This art plants seeds of environmental awareness

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Children seed weaving at Trailside Natural History Museum in River Forest, Illinois. Image: Shilin Hora

By Gina Navaroli

Repurposing seeds into art is how botanical artist Shilin Hora helps people appreciate nature.

In 2007, Hora founded Grow Studio in Montreal to provide nature education through community engagement workshops.

Growing up in Stevensville, Michigan, Hora was drawn to “the world of the minuscule and details in nature,” she said.

She would draw objects she’d collect outside, she said. She started printmaking after viewing her observational objects collection as art.

“That’s when I started being interested in the idea of seed quilting (and) doing something with those seeds in a more purposeful way,” Hora said. “From that, it kind of evolved into art.”

The seed quilts are made of biodegradable material, including burlap and homemade glue, she said. Each of her workshop students has a piece of fabric to design with seeds that they’ve gathered. Participants combine all squares to create a quilt.

Shilin Hora and students making seed quilts at Sustainable Concordia in Montreal. Image: Shilin Hora

She teaches the same curriculum to people of all ages and calls her art supplies “litter fall,” a reference to the plant materials her students collect from the ground.

“I found that no matter what age, I’m engaging with basically drawing them outdoors to have the adventure of finding the seeds,” Hora said. “Identifying the litter fall is like a universal language that people love no matter what age they are.”

She has students hunt for seeds in areas like parking lots and sidewalks so they can relate to the landscape. This way, familiar seeds can be found.

“If I have a maple tree seed, folks will see it and say, ‘Oh, that’s a helicopter seed,’ because that’s the common name,” she said. “Nature basically finds its way everywhere. Even if it’s like a crack in the sidewalk, there’s going to be the maple helicopters in there.”

While kids learn about places far from them like the Arctic, Hora said it’s also necessary to learn about local landscapes to feel connected to them.

“The arctic polar bears are really awesome, but they may never see a polar bear,” Hora said. “But there’s all this fauna and flora in our backyard that we can study.”

Sometimes, workshops will go beyond making a quilt.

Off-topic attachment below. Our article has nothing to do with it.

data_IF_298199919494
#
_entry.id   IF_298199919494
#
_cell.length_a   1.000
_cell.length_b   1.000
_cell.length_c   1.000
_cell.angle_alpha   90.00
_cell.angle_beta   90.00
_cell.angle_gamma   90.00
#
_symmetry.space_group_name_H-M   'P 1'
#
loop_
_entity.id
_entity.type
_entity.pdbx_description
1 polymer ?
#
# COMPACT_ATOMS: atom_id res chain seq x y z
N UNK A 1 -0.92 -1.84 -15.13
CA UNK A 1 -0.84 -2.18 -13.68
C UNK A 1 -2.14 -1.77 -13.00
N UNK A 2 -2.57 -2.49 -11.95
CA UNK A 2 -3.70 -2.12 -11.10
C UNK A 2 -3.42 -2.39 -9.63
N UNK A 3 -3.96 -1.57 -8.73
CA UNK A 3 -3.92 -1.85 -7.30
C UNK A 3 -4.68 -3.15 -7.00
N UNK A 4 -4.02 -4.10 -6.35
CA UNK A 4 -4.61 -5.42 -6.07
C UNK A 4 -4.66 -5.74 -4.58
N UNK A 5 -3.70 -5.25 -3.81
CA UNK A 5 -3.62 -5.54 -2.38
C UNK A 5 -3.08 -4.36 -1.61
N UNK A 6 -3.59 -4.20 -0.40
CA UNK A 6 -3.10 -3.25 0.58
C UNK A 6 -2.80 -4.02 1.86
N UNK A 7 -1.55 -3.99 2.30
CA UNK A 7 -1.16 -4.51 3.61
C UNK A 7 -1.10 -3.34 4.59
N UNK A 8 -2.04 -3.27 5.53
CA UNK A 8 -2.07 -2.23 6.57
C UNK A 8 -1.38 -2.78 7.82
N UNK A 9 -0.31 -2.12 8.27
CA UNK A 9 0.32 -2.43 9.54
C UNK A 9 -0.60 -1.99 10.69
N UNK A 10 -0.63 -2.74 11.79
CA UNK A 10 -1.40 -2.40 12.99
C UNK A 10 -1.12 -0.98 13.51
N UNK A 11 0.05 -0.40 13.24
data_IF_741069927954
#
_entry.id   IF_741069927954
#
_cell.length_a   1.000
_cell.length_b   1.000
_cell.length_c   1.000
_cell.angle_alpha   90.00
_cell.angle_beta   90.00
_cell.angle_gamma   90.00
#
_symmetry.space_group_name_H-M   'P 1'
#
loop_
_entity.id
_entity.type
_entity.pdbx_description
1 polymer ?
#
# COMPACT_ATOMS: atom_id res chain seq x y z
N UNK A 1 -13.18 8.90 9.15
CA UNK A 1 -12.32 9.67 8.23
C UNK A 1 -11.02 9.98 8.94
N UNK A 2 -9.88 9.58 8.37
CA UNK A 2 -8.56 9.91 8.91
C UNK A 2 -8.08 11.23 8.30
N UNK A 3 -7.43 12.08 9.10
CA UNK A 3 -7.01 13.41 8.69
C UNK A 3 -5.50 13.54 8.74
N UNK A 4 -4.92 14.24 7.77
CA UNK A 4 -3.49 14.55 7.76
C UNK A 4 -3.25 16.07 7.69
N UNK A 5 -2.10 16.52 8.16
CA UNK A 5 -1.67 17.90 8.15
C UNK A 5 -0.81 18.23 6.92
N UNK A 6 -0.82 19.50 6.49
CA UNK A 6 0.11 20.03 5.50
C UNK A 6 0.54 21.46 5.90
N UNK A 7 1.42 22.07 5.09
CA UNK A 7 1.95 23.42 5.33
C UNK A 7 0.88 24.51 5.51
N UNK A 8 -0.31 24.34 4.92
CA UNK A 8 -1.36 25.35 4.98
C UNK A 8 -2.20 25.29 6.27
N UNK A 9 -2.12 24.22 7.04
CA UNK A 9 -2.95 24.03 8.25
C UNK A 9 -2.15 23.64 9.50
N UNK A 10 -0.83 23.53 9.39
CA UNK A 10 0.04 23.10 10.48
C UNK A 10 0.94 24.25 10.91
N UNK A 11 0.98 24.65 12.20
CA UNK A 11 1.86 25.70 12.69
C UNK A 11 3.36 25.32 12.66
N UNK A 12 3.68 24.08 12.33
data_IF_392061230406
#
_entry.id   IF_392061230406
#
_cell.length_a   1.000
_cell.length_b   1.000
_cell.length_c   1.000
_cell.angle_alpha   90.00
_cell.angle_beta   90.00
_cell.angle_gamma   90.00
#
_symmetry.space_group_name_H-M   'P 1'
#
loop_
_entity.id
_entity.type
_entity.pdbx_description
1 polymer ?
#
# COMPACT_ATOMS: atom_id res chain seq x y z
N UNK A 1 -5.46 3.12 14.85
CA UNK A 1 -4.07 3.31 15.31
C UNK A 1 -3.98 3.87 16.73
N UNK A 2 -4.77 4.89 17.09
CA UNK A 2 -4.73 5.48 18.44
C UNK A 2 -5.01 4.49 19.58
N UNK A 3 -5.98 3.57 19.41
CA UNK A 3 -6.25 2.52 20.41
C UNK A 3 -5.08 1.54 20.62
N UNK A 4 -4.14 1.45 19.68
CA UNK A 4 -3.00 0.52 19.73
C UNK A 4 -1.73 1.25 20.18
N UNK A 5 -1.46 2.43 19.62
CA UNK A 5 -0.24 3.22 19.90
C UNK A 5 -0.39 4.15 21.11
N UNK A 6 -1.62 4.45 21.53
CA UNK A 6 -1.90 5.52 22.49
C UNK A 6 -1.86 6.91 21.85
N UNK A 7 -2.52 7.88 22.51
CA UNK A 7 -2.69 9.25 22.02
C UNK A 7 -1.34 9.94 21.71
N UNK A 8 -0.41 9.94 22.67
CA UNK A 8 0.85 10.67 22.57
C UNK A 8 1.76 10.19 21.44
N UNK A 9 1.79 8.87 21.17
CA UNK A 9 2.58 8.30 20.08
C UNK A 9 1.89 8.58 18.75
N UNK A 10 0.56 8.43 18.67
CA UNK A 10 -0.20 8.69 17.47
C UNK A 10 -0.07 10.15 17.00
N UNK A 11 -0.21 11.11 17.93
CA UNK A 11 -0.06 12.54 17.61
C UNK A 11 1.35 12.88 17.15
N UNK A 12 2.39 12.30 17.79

Hora and her students will find a safe area to plant the quilt such as on school or library ground, she said. Then, they pull the soil back and place the quilt a few inches down, cover it with new soil, and put branches around its perimeter to sustain the shape.

“Over the next few months or so, it starts to grow,” she said. “Usually green pepper seeds and pumpkin (seeds) will sprout. We become stewards of that little plot by meeting there a couple times.”

Seed weaving detail at Trailside Museum of Natural History in River Forest, Illinois. Image: Shilin Hora

Her workshops have made business people spend more time outside and make sustainable choices, she said.

“I believe it comes down to a practical level — being thoughtful about reducing waste, recycling,” she said. “Also, it’s like the beautification and the connection to nature. Choosing to go outside (during) lunch instead of sitting inside of the office and staring at the desk.”

Seed hunting and quilting workshops encouraged Nadine Young, a human resources director at Montreal furniture retailer Structube, to pay attention to the gifts and details of nature.

Before attending the workshops, she would walk into forests but never notice the details of plants, Young said.

“It helped me stop and take the time to analyze everything,” Young said. “It can be either a seed or leaf or tree, but also insects or soil. (It) really helped me connect with nature and actually take the time (to do so), which I would never do before.”

Hora’s workshops help children become more aware of where their food comes from, she said.

“Kids nowadays, they literally don’t think about what happens with macaroni and cheese,” she said. “They’re literally so disconnected from their food system. It’s crazy. They’ll find a kernel (and) they’re like, ‘wait a minute, they come in a bag and they’re ranch flavored.’”

After making the connection, kids will then bombard her with questions.

Students designing with seeds at Concordia University in Montreal. Image: Shilin Hora

Hora, now living in Chicago, has been a preschool teacher at the Austin Gardens Environmental Center in Oak Park, Illinois for three years. She teaches early childhood nature education.

One of her students, five-year-old Elliot Tanaka, has made his family be more adventurous outside.

While adults think of cold weather or rain as a problem and messy, Elliot finds it as an opportunity for adventure, said his mother, Amanda Tanaka.

“I think that has kind of changed our family culture to embrace being outside under any circumstance,” she said.

Elliot thinks of himself as a scientist because he asks questions, she said.

“That is such an awesome concept for her (Hora) to be instilling in like these little tiny kids — that they’re protectors of the earth and also scientists for noticing things and asking questions about them,” she said.

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